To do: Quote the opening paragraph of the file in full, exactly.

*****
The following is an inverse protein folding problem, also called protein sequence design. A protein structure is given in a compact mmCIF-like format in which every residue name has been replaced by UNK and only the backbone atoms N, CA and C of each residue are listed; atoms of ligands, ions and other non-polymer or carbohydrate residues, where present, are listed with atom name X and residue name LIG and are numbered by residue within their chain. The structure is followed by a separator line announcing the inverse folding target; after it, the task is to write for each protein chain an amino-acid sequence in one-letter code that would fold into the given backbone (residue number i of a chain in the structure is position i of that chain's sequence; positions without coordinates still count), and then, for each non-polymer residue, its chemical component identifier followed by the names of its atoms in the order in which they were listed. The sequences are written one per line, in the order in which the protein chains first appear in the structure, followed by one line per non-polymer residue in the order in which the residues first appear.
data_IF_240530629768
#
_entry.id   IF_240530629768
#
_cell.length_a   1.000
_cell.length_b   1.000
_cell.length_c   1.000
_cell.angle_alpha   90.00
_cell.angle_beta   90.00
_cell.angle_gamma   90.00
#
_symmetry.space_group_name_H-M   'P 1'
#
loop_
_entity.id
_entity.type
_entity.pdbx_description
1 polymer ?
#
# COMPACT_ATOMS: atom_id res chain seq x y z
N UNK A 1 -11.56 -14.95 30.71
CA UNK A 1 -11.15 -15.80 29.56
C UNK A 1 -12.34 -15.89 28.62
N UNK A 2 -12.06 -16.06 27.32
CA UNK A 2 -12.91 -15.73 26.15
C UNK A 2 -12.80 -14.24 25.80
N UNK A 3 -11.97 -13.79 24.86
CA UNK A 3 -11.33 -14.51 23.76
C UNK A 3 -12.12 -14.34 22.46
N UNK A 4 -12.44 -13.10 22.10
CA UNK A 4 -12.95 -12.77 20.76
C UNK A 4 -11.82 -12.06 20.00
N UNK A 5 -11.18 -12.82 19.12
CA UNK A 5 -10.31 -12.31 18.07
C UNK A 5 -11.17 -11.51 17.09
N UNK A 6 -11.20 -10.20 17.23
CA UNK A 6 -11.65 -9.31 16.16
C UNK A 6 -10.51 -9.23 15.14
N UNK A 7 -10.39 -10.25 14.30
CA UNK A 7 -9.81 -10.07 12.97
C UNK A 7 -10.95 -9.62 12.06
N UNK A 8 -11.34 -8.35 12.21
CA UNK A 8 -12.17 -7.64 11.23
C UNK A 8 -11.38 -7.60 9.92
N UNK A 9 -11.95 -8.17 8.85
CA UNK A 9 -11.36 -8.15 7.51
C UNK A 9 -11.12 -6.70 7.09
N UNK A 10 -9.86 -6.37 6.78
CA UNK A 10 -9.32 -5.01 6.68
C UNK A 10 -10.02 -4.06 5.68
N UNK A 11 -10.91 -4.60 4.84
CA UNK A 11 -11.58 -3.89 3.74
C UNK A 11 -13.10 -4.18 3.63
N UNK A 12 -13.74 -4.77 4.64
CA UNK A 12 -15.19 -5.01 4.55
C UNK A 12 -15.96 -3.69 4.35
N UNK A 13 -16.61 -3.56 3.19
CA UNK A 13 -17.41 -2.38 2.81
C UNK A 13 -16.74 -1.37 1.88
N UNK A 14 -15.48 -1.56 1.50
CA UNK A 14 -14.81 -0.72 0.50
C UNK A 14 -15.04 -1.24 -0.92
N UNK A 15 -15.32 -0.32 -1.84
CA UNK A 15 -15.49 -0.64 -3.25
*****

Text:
The following is an inverse protein folding problem, also called protein sequence design. A protein structure is given in a compact mmCIF-like format in which every residue name has been replaced by UNK and only the backbone atoms N, CA and C of each residue are listed; atoms of ligands, ions and other non-polymer or carbohydrate residues, where present, are listed with atom name X and residue name LIG and are numbered by residue within their chain. The structure is followed by a separator line announcing the inverse folding target; after it, the task is to write for each protein chain an amino-acid sequence in one-letter code that would fold into the given backbone (residue number i of a chain in the structure is position i of that chain's sequence; positions without coordinates still count), and then, for each non-polymer residue, its chemical component identifier followed by the names of its atoms in the order in which they were listed. The sequences are written one per line, in the order in which the protein chains first appear in the structure, followed by one line per non-polymer residue in the order in which the residues first appear.